Each electron that travels through a circuit carries 1.602 x 10^-19 coulombs of charge. The circuit's current measures the flow of this charge, with billions upon billions of electrons adding up to a significant charge flow. The longer a current flows, the more charge it carries. You can calculate the current through a circuit, and the result charge that passes through it, from the circuit's voltage and resistance.
Add together the resistances of the circuit's resistors. If it has, for instance, two resistors of 3 ohms and 5 ohms each: 3 + 5 = 8 ohms.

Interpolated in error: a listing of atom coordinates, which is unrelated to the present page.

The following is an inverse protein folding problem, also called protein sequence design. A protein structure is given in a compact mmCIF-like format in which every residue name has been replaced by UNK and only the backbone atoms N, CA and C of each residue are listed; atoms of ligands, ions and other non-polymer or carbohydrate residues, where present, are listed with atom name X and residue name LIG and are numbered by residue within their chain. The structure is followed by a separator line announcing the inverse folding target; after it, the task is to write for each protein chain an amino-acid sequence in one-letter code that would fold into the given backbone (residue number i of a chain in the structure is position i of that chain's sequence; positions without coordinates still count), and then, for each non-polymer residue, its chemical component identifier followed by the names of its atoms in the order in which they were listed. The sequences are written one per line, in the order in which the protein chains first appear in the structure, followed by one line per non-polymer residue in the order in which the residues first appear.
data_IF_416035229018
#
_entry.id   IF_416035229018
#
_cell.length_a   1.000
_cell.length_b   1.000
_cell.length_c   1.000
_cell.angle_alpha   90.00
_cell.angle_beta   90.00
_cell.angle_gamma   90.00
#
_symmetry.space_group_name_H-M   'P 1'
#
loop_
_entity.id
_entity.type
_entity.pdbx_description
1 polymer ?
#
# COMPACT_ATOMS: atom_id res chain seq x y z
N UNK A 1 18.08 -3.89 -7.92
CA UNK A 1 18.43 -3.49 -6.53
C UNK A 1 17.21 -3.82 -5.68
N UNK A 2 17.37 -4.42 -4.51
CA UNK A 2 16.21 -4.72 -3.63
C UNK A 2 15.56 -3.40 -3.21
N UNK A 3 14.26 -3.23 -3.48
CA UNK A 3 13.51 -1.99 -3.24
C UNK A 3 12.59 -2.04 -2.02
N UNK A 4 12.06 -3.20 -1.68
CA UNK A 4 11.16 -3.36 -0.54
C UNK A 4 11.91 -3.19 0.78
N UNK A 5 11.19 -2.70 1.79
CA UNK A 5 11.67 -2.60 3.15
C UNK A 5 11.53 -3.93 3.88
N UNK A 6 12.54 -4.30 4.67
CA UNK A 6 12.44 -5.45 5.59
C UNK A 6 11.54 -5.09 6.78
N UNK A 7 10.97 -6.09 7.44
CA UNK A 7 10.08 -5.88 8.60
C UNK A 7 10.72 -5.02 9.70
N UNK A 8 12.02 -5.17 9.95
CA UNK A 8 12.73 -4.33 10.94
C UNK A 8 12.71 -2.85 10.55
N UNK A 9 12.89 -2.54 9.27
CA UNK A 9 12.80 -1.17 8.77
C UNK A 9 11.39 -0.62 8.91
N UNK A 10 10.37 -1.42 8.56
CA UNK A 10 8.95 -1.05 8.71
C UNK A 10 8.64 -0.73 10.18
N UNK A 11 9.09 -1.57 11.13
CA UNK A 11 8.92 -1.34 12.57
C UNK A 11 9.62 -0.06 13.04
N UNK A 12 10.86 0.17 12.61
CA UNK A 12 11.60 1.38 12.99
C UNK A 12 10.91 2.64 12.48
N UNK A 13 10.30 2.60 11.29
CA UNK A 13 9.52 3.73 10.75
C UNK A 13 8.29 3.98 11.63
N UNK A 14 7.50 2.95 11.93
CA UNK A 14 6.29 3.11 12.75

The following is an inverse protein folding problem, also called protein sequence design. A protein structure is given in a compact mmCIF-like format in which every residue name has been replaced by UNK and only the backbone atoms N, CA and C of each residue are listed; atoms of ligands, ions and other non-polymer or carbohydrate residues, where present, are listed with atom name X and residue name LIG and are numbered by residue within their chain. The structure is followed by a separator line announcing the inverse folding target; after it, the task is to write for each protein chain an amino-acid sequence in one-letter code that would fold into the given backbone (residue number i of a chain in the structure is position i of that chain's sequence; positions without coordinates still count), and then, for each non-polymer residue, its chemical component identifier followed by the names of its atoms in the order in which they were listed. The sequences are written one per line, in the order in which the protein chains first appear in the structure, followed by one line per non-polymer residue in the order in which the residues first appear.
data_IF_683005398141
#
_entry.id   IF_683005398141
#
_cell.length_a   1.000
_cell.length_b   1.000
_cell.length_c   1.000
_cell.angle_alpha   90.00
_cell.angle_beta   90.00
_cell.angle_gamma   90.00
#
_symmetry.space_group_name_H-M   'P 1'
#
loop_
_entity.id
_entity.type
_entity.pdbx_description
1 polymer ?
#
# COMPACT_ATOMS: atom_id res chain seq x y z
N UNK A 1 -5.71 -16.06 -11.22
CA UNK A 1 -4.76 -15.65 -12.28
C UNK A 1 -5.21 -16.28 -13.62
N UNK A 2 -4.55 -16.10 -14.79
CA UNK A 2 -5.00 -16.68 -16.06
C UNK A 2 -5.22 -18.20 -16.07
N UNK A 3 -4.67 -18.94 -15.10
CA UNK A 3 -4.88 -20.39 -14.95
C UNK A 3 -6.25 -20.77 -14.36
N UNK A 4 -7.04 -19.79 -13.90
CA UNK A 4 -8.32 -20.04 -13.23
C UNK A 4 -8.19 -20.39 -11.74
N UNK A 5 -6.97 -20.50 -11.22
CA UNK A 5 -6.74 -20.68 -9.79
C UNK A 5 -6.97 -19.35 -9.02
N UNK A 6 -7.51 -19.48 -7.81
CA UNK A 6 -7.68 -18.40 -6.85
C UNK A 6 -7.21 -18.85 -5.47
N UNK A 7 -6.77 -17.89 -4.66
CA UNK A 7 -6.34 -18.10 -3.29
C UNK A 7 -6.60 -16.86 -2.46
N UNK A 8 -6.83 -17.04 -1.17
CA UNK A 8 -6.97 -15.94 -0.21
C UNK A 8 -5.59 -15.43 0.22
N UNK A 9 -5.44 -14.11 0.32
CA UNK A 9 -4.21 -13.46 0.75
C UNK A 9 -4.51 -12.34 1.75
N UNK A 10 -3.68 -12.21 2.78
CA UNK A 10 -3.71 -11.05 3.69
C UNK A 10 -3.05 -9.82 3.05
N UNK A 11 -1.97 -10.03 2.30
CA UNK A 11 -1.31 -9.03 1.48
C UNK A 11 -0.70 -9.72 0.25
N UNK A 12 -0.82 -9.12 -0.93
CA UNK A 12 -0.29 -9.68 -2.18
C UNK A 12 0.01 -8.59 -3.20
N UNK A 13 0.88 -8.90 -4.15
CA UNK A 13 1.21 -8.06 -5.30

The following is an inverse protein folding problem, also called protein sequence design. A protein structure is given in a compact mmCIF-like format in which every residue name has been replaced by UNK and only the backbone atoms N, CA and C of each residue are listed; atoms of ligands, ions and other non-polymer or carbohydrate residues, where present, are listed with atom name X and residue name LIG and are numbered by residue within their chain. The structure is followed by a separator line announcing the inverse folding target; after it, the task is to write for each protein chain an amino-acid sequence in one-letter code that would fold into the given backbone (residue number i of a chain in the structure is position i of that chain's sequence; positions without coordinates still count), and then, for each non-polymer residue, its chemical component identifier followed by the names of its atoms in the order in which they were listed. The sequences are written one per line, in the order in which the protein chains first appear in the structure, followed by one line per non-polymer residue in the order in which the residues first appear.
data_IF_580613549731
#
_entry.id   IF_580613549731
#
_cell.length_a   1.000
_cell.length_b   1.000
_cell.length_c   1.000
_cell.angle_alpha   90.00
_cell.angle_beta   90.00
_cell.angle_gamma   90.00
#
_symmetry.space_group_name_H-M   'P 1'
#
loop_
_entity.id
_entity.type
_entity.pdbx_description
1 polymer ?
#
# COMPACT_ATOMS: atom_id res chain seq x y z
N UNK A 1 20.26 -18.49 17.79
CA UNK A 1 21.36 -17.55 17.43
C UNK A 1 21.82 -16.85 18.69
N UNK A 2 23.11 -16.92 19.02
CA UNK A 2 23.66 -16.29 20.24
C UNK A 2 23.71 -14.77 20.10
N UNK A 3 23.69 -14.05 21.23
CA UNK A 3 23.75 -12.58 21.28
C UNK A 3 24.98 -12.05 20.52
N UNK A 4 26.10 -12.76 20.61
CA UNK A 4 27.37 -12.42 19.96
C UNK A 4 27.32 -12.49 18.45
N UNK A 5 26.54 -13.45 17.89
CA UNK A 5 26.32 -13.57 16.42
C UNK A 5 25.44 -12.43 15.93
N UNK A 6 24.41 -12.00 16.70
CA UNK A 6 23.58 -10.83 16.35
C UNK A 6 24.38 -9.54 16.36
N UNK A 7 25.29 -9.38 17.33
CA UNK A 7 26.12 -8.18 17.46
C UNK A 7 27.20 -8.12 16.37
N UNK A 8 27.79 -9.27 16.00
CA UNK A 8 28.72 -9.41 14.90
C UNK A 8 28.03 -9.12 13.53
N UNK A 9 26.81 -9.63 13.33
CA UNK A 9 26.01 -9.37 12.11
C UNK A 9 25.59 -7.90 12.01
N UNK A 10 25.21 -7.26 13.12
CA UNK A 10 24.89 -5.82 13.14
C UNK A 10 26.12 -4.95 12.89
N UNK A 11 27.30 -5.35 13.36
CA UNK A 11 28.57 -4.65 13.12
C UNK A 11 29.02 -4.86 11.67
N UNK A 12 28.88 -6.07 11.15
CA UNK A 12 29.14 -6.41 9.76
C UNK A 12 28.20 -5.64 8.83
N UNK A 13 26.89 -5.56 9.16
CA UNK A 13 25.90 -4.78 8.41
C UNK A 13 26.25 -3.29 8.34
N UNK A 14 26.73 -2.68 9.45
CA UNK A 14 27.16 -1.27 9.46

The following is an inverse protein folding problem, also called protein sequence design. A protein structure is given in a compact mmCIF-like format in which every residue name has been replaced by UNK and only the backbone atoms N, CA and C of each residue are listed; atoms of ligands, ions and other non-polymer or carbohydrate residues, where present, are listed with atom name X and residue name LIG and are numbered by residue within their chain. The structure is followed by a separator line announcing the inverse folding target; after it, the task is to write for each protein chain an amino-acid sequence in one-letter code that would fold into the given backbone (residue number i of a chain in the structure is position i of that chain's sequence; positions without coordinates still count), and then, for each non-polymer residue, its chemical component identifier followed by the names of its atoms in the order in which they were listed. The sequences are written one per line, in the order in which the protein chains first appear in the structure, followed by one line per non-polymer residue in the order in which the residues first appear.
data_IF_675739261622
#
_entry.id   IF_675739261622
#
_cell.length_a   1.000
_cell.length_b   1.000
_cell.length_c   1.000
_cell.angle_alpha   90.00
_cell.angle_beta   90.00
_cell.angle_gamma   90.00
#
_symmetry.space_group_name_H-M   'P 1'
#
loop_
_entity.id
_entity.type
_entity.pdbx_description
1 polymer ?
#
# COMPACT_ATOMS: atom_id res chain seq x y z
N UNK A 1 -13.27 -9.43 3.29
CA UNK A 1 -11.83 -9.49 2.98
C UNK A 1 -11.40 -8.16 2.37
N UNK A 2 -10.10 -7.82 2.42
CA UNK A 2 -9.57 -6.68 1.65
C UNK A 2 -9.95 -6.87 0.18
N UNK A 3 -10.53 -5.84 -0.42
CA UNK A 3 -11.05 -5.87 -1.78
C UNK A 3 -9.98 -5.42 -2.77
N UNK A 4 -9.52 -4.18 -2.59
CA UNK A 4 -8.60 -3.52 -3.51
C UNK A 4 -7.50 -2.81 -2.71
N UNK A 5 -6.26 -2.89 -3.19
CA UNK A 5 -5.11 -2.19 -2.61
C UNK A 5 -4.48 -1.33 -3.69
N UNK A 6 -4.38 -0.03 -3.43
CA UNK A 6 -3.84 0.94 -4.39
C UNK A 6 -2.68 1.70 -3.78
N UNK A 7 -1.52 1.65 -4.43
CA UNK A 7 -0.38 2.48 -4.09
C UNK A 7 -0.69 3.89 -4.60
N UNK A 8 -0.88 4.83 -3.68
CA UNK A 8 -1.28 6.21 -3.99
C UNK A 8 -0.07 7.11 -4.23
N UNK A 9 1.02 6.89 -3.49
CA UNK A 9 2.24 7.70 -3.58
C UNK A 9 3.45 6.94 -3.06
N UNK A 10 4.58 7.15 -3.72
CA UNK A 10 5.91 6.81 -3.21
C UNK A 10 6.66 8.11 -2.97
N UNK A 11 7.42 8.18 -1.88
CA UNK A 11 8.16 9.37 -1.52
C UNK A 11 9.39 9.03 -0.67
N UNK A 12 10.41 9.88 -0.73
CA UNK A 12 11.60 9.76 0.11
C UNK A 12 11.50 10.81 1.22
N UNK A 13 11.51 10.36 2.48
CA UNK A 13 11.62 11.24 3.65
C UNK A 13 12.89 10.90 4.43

Divide the voltage across the circuit by this total resistance. With a voltage, for instance, of 12 volts: 12 / 8 = 1.5. This is the current through the circuit, measured in amperes.
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Multiply the current by the length of time for which it runs. If the current runs, for instance, for 10 seconds: 1.5 x 10 = 15. This is the number of coulombs of charge that pass through the circuit.